Railway stations: monuments to industrial heyday

If cathedrals were built as monuments to the glory of God, then it could be argued that railway stations were intended to glorify the Industrial Revolution. 

Massive, elaborately decorated, built to impress, many of them are almost works of art in their own right.

The first passenger train in France began operating in July 1830, between Givors (Rhône) and Rive-de-Gier (Loire). But it was hardly a luxurious experience; passengers sat in horse-drawn coal wagons. In August 1837, however, the first specially-built passenger line was inaugurated from Paris to Le Pecq, near Saint-Germain-en-Laye. It served 18,000 passengers on its first day.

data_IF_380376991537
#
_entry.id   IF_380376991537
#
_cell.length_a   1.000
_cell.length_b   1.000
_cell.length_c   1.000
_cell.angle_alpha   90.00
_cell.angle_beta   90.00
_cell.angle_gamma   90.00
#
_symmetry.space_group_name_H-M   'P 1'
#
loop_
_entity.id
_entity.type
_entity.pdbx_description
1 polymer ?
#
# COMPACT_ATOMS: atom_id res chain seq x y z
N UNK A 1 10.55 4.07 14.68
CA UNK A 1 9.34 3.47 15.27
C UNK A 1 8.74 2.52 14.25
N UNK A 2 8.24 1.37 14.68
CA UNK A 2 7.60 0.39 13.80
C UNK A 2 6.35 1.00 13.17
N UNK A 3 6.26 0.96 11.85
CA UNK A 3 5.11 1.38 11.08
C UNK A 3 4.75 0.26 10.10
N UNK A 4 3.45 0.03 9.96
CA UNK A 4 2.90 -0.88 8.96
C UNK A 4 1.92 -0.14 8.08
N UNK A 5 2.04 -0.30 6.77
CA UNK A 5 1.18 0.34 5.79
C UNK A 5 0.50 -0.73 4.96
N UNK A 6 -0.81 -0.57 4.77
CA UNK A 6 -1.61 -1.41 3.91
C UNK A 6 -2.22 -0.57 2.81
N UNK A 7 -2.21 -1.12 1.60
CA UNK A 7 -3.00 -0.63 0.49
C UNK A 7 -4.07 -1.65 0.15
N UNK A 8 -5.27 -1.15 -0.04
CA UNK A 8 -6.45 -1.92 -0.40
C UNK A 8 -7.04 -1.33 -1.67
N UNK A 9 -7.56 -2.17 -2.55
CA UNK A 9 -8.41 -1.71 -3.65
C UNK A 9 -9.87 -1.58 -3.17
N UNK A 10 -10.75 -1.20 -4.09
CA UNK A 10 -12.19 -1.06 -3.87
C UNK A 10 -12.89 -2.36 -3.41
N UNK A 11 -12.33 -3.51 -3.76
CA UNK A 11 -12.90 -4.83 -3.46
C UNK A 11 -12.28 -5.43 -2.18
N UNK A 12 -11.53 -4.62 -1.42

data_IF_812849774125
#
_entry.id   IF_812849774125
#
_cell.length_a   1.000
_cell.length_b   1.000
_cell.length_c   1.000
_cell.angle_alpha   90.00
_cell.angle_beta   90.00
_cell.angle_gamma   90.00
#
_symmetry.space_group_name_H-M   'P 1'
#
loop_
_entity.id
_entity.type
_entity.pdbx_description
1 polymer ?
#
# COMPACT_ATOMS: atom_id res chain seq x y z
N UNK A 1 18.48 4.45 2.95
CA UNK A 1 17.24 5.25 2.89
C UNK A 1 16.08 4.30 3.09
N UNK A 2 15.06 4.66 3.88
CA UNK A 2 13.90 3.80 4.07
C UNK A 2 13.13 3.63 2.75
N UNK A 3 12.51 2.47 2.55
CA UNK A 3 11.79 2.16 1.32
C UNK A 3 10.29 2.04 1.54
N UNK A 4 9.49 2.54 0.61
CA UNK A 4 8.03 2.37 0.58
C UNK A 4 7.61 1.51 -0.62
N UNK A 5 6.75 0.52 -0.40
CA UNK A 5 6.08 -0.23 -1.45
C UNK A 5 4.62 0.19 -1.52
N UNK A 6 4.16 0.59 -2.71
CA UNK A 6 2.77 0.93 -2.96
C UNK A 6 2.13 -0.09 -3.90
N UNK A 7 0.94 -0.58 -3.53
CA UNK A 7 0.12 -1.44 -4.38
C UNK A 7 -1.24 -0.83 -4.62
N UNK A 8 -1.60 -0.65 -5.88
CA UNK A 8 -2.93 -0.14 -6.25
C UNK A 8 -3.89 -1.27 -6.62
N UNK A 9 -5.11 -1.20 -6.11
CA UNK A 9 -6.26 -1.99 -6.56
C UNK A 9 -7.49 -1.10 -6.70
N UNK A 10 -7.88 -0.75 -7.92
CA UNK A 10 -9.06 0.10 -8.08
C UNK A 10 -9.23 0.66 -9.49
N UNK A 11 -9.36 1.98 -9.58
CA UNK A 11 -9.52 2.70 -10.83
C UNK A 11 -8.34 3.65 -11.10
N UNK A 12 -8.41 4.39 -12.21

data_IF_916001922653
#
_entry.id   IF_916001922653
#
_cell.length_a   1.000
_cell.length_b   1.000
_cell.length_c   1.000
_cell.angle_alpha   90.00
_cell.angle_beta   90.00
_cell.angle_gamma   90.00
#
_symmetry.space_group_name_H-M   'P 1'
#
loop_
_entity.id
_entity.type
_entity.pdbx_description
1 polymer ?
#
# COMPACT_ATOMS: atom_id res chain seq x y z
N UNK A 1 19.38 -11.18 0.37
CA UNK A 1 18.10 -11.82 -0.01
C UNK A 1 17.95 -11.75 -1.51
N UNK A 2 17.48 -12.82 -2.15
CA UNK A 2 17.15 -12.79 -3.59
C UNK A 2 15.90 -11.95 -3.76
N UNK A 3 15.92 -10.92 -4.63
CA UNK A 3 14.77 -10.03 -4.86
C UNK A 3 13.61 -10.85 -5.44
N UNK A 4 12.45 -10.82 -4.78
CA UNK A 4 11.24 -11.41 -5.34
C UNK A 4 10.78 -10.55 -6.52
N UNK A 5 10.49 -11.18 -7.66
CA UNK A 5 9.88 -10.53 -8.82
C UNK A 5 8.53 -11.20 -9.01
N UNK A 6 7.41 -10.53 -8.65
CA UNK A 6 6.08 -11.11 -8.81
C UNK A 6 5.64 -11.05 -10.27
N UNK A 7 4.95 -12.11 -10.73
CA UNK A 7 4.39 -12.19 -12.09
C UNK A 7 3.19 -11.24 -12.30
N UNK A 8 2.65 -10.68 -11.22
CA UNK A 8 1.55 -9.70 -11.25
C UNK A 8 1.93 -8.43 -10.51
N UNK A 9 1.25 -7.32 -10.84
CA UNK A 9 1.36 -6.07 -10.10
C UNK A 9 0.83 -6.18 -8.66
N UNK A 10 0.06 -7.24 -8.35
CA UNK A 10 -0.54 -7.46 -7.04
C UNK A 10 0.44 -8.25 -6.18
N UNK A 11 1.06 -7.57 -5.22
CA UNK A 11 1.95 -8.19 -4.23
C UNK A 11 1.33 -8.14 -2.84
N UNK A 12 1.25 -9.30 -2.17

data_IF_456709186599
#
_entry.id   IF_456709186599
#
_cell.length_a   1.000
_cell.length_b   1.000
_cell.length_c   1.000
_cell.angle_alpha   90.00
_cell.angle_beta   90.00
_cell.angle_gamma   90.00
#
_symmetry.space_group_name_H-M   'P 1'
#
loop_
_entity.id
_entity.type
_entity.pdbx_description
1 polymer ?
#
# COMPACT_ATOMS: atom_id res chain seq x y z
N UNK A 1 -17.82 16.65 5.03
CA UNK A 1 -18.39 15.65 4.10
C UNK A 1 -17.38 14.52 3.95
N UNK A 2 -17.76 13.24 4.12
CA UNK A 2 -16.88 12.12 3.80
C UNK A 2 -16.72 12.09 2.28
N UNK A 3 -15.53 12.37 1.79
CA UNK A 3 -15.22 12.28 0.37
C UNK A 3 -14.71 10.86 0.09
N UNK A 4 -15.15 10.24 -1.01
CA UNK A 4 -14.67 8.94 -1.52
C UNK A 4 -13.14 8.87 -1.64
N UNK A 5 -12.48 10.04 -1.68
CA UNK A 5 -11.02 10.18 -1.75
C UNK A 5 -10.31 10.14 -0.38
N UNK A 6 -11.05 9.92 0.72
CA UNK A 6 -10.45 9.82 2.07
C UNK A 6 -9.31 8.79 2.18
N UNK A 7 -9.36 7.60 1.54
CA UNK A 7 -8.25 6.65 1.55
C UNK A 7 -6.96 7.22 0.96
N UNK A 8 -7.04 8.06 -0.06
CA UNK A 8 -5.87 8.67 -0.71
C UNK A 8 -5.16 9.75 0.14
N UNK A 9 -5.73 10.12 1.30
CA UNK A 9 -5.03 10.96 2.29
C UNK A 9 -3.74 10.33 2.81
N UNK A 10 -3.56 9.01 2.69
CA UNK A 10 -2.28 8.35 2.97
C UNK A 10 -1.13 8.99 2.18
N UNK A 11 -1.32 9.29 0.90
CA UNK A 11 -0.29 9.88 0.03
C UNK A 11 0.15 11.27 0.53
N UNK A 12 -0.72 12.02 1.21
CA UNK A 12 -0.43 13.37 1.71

By 1841 it was possible to travel from Strasbourg to Basel by train and it was clear that railways would advance the Industrial Revolution ...

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